The Caribbean region is very controversial, even nowadays, after numerous researches. Its ethnical, linguistic and religious plurality makes it heterogeneous and, at the same time, its people’s common history makes it special within the American continent.

The Caribbean was the stage for the "discovery" or "meeting" between two worlds that, so far, had not been in touch. The combination of cultures that converged in this region: European, African and indigenous, brought about a constant assimilation and loss of cultural values. Thus, each territory took its own patterns according to the rate of native population that interacted with cultural elements from different European metropolis: Spain, France, England and Holland, and various African ethnic groups.

Slave trade was one of the most scornful trade activities created by the colonization, which caused the feeling of being separated from one’s roots suffered by nearly 15 million Africans from different ethnic groups. Yoruba,
lucumi, bantu, mandinga, arara, mina, fanti, fon, mayombe, among others, arrived in the New World. Each of them carried their customs, idiosyncrasy, language and religion, which were re-contextualized based on the religious conscience and new environment faced by these men whose culture had been taken away.

In 1685, under Code Noir’s law – after a short period, slaves should be indoctrinated and baptized on catholic faith – African slaves were not allow carrying out their religious celebrations, what forced them to keep these events in secret: the religion became an arcane worship; believers turned into conspirators; sacred meetings into rebellion cells.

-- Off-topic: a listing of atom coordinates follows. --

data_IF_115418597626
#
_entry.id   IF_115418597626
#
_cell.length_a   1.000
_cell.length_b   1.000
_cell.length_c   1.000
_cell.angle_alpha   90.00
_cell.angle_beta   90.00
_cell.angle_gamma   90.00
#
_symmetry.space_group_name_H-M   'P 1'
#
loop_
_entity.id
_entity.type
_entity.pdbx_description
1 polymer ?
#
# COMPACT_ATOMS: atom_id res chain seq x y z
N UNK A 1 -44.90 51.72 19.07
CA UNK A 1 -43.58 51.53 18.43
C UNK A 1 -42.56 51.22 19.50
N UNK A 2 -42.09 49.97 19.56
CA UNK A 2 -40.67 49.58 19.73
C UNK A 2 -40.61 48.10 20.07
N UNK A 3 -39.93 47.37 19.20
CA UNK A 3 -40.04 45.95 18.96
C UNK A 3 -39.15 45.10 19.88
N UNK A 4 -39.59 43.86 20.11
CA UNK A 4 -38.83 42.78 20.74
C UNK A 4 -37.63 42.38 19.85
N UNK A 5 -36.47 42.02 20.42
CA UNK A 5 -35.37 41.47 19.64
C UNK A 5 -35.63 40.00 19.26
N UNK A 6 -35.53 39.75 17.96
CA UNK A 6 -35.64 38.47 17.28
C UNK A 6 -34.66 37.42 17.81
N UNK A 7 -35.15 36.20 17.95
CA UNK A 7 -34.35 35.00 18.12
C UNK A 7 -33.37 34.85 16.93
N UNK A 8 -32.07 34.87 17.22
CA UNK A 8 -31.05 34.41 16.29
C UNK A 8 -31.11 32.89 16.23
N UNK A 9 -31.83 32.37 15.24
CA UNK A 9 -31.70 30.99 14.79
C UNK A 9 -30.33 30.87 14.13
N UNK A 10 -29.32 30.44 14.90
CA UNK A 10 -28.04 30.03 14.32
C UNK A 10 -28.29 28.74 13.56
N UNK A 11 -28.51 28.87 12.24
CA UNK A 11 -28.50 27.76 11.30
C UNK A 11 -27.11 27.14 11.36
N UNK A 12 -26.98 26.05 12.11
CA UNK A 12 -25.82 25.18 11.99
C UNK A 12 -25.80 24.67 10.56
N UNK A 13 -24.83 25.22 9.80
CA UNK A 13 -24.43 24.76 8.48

However, African-rooted cultural expressions are currently present among us as they were orally transmitted from generation to generation: music, dance, language remainders, culinary customs and religion, they are all part of the Caribbean identity, if we take into account the culture-combination processes suffered in this region.

Specifically, regarding to the religion –understood as unified system of sacred practices and believes -, analogies among indigenous, Hispanic and African religious elements, favored this constant interchange, which brought about a new religiousness that has varied according to the context and status of its churchgoers in different ages. These similarities caused the loss of some features, the acquisition of other and emergence of new components, considering that men are more conservative in terms of religion than any other field. On the other hand, the evangelizing process in Europe couldn’t eliminate African-rooted animistic practices and pagan believes, which somehow contributed to the strengthening of some religious conceptions.

Caribbean popular religions – to be distinguished from ecclesiastical – are characterized for their relation with daily life and people’s problems and culture. Blending of Catholicism with Indian-American or African worships are found in them: the presence of festive elements, myth and superstition; peregrinations and images; ex-votes and promises, as well as utilitarian character.
Thus, different religious expressions can be mentioned in the Caribbean: Regla de Osha, Regla Conga or Palo Monte, Spiritualism, Voodoo, Abakua, Chango Worship, Maria Lionza Worship, Rastafaris, Shouters, among others.


A treaty with the British in 1667 gave the Dutch Suriname but they lost New York.